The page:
• Every night, there’s a giant nest with a dozen green parrots (called ‘catita in Spanish) right above my tent.
  • Fences. Argentinians sure like their fences. Typically, they’re about 140 cm high and consist of seven (!) wires at a 20 cm interval. No idea why they need seven wires, but that must be millions of kilometer of steel wire in the country. Literally ALL land is fenced off.
  • A lot of birds on the pampa. I saw a group of flamingo’s already.

I have to rethink my route as well. At home, I’d had put some time in making a nice route south all via small sandy roads. But as they’re all flooded, I’m already much further to the west as planned.

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Baking my own bread in the morning.

For the cyclists going this way. The little town of Quehué has a brilliant, brand new gas station with good wifi and clean showers. It might even be a good place to camp. If not, further on towards General Acha, about 10 k before you hit the RN 152, there’s a paved road going to the right. At the end (abt. 1 km), there’s a laguna with a camping municipal where I was, this time of the year, the only guest.

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After buying provisions for a couple of days in General Acha, I cycled on to my first national park in the country.
I also left the ‘Pampa Humeda’ for the ‘Pampa Secca’.
It rained.
For three days.
Some wind, but not too bad for Patagonia.
I’m cycling through flat land with nothing but scrub. The grey sky, rain, wind and temperatures of about 8 degrees aren’t helping to cheer up the place.
Two days after General Acha, I reach ‘Parque National Lihué Calel’.

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Parque National Lihué Calel:
(= Sierra de la Vida / Range of Life)
The puma is a native cat here. I assumed encounters with it would be more theoretical then it would happen for real, but the rangers seem to take their puma’s serious here.
You get an explanation on how to avoid encounters, what to do in case you meet one, and how to respond in case you get attacked (fight back, just like you do with grizzlies 🙂 ).
On my first rest day in the park, the rain continued till about 3 pm. Then suddenly, lying in my tent, … is that for real, a ray of sunlight ?
Yup, I head out immediately and start the hike up the Cerro de la Sociedad Cientifica Argentina.
(What a name for a mountain… In the park, they just call it ‘Cerro Alto’).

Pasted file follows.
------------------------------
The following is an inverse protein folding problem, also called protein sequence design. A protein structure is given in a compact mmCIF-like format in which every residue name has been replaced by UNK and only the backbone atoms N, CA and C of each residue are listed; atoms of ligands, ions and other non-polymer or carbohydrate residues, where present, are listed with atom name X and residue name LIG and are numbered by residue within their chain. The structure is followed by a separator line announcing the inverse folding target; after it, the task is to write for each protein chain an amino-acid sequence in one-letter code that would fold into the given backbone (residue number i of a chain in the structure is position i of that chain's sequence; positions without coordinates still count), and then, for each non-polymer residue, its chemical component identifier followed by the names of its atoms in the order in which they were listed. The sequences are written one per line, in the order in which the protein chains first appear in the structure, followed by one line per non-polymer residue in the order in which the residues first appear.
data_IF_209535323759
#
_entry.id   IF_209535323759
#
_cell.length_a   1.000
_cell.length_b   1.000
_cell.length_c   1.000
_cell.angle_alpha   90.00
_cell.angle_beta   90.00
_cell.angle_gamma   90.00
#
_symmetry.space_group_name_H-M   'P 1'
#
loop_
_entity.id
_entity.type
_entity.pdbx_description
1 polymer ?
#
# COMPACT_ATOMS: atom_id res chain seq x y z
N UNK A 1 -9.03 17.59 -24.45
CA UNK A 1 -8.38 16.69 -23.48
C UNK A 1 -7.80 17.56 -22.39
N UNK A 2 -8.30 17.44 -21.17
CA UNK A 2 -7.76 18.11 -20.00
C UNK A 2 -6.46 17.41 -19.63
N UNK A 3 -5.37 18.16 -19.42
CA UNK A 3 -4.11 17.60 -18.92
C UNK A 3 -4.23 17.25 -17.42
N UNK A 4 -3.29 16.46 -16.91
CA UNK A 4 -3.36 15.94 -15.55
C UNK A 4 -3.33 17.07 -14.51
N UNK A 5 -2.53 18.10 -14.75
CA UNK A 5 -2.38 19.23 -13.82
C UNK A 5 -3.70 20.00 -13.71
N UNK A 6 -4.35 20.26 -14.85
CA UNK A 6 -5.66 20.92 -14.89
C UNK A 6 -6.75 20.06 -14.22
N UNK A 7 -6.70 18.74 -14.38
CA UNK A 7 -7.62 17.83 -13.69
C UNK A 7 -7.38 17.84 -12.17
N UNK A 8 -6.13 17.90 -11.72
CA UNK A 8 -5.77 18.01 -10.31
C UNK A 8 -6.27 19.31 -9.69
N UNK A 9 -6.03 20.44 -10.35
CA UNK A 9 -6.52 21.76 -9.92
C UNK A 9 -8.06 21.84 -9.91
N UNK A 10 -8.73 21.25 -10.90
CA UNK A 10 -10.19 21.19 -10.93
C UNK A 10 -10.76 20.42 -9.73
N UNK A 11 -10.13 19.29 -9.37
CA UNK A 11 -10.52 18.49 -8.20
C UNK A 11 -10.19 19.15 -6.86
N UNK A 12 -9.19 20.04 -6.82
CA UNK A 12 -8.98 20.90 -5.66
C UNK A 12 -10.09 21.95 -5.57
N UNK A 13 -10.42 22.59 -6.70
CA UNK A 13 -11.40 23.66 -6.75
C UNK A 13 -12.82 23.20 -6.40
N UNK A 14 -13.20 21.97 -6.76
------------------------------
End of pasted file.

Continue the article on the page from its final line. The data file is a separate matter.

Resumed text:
It’s too late and too windy to go all the way to the top, but I get some magnificent views of the landscape already.

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Some of the birds visiting me at my tent in the National Park.
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Catita.

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On my second restday, after doing some laundry, I hike up to the ‘Valle de las Pinturas’, a 12,5 km round trip. A nice and easy hike on which I got to see my first guanaco’s. At the end of the trail are a few rock paintings of circa 1300 years old.

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On the third rest day, after some more laundry job, I finish what I started on my first day here. You can’t call the hike up Cerro de la Sociedad Cientifica Argentina ‘mountaineering’, but it gets a bit technical at some stages.
In the afternoon, I made a new route, driving straight west towards the Andes via the little town of Zapala. That way, I can go down from there, visiting the Argentinian ‘Lake Region’ in October i.o. next February (busiest tourist season).

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Patagonian winds:
Everybody has heard of them.
Everybody imagines them in their own way (it sure can’t be that bad, right).
And then you have to ride it…..
My day from a wild camp in the middle of nowhere to Casa de Piedra was the toughest so far in Argentina. I was pushing and pushing, but unable to get the speedometer out of the single digits. Wind gusts must have blown me of the road about 25 times that day. I had to make it to Casa de Piedra, as I wouldn’t have enough water for another night at wild camp.
It took me over 8 hours to cover 80 km.
Pure madness, but the can of beer in the evening and the rest day the day after were only sweeter.
The unsettling this is, I know it can still be much, much worse here.

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After this long ordeal, another rest day was needed. Unfortunately there seems to be no wifi at Casa de Piedra. I’m further investigating my route options from here. Going (north) west from here along the ‘Embalsa Casa de Piedra’, then west to the Andes or going south south towards General Roca and then through the middle of the Patagonian lands towards Esquel. The route going directly west to the Andes, then via the Lake Region to Esquel seems to be 500 kilometer longer.
Going all the way down to Ushuaia, then back up, that would mean more then 5.000 kilometer before I arrive at Vill’O Higgins to start the famous Carreterra Austral’. But sure, riding the mountainous lake region just after winter will give me spectacular snowy landscapes, and there won’t be many other tourists. That way, I could stay on the Chilean side om my way up again, so I could visit the Lake Region over there as well.
Yes, that surely is the nicest option.

Waking up the next morning, I’m not so sure about making the detour via the Lakes Region.
Sure, the pass I will have to take to get there will still be full of snow, maybe camping will be difficult if there’s still snow everywhere, do I really need to see all the lakes both in Argentina and Chili ?
And then that distance…
Psychologically, having that below 5.000 km before reaching the Carreterra Austral also means something.

Yes, it is decided. I’m going to follow my original plan and cycle in a direct line, through the middle of nowhere to Esquel. A shorter option through very desolate country, rarely visited by other tourists. That will be very interesting.